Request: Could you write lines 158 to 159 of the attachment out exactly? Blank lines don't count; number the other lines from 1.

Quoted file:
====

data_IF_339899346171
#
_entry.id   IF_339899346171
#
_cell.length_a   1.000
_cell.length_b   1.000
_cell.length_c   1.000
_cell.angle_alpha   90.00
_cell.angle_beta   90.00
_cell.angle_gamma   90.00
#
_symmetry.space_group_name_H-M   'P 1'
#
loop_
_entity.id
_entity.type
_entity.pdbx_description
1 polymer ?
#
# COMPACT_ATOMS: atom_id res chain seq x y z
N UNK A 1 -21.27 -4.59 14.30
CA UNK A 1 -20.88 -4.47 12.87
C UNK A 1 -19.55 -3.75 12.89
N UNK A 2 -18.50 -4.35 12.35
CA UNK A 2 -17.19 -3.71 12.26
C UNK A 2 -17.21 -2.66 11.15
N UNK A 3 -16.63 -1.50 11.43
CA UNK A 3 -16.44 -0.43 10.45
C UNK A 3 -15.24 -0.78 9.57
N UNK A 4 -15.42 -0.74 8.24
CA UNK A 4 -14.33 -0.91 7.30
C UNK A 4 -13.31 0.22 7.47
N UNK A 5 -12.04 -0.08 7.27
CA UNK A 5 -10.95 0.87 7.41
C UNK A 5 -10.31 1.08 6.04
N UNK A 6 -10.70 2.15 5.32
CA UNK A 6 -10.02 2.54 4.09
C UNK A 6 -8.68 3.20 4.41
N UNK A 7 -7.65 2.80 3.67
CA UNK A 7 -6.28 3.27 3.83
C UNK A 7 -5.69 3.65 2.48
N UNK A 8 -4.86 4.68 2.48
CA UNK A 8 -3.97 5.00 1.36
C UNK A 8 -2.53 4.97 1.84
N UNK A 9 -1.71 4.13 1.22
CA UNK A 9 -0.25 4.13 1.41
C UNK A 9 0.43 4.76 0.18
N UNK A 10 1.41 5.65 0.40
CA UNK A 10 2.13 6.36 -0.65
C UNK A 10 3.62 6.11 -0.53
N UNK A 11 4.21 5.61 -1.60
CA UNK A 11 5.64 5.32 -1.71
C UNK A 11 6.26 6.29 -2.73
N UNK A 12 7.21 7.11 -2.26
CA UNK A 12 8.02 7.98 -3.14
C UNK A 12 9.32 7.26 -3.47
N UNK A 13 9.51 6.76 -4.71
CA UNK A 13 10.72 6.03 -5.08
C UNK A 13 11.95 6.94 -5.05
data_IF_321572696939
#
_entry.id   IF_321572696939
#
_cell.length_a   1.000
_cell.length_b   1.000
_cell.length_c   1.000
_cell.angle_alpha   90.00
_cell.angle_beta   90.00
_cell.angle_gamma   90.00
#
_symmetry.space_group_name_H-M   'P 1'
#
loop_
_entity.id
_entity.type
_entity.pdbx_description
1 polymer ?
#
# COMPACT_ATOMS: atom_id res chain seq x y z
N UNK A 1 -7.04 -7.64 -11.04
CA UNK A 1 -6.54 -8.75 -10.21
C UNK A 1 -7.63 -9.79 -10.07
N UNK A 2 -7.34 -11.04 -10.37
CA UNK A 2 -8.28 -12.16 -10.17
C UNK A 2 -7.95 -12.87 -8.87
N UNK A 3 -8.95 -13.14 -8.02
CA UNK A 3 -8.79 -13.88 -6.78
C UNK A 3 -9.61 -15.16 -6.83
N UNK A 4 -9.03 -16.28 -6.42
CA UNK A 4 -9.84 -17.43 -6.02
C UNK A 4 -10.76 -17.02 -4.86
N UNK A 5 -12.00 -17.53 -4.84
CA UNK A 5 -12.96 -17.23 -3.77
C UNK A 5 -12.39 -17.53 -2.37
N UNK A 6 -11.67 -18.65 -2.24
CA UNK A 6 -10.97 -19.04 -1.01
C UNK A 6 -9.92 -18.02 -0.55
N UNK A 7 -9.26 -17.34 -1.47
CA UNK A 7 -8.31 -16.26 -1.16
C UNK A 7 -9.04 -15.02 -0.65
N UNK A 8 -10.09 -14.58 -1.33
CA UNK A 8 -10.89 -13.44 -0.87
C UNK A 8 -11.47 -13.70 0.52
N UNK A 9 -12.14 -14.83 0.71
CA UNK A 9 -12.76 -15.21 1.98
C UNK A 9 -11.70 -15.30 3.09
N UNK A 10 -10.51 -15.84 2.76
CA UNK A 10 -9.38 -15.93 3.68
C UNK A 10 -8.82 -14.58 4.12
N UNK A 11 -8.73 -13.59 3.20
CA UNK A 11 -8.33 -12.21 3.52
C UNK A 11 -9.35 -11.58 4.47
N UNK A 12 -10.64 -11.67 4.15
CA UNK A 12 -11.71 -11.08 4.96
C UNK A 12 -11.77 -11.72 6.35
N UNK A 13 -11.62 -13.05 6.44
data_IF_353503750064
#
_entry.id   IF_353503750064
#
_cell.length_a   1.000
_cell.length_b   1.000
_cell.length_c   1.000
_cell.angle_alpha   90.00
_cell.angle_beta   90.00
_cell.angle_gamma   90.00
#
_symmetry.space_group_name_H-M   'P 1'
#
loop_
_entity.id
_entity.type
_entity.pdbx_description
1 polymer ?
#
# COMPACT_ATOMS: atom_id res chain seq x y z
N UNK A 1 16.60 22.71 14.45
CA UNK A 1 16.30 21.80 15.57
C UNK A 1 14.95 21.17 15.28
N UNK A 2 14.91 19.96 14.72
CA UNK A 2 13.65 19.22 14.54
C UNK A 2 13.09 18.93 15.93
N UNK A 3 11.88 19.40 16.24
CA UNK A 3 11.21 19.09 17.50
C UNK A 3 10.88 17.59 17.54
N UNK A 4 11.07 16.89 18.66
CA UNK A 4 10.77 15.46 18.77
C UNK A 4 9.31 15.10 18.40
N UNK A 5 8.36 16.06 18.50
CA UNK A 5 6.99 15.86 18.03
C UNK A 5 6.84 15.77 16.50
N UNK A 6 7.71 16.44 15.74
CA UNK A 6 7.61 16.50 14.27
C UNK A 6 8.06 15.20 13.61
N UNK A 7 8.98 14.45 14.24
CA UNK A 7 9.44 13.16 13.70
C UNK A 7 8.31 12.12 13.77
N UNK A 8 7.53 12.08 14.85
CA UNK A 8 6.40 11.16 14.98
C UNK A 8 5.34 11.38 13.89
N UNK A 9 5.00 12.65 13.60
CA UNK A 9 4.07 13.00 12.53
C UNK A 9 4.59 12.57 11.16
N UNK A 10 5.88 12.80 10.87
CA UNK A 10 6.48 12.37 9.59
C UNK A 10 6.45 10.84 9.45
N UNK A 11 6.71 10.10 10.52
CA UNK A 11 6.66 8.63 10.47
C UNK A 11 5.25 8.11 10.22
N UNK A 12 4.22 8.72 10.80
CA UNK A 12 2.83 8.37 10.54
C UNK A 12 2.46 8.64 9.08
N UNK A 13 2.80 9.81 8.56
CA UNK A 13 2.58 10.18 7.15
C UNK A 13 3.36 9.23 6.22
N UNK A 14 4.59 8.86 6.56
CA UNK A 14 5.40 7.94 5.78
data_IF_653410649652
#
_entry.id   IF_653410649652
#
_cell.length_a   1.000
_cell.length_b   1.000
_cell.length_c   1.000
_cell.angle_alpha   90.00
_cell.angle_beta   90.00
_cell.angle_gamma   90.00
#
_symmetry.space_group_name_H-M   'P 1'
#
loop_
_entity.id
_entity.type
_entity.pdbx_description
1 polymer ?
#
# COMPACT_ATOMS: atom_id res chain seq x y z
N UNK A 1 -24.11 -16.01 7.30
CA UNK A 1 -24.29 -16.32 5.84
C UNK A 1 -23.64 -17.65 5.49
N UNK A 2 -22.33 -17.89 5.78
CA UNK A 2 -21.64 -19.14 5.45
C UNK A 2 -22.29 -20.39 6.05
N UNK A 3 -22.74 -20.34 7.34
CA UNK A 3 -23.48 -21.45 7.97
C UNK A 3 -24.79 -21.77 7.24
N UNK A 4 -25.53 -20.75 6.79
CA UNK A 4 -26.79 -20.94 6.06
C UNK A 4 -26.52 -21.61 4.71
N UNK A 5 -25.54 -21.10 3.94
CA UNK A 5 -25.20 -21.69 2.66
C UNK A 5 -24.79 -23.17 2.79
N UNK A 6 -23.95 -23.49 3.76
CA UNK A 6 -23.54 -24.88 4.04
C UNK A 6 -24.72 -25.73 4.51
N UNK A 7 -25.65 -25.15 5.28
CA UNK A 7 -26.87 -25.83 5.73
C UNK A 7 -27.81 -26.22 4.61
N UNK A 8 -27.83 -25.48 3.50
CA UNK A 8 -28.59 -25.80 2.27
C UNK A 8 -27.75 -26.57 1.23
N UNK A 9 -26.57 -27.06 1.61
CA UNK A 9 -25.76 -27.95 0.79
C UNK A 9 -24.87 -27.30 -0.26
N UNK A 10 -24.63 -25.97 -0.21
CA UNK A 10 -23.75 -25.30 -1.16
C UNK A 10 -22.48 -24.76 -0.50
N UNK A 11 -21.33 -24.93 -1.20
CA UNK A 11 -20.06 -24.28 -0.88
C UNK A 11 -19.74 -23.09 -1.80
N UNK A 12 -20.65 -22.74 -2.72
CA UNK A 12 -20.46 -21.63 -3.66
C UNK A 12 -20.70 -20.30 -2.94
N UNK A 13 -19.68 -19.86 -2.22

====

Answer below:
N UNK A 8 7.53 12.08 14.85
CA UNK A 8 6.40 11.16 14.98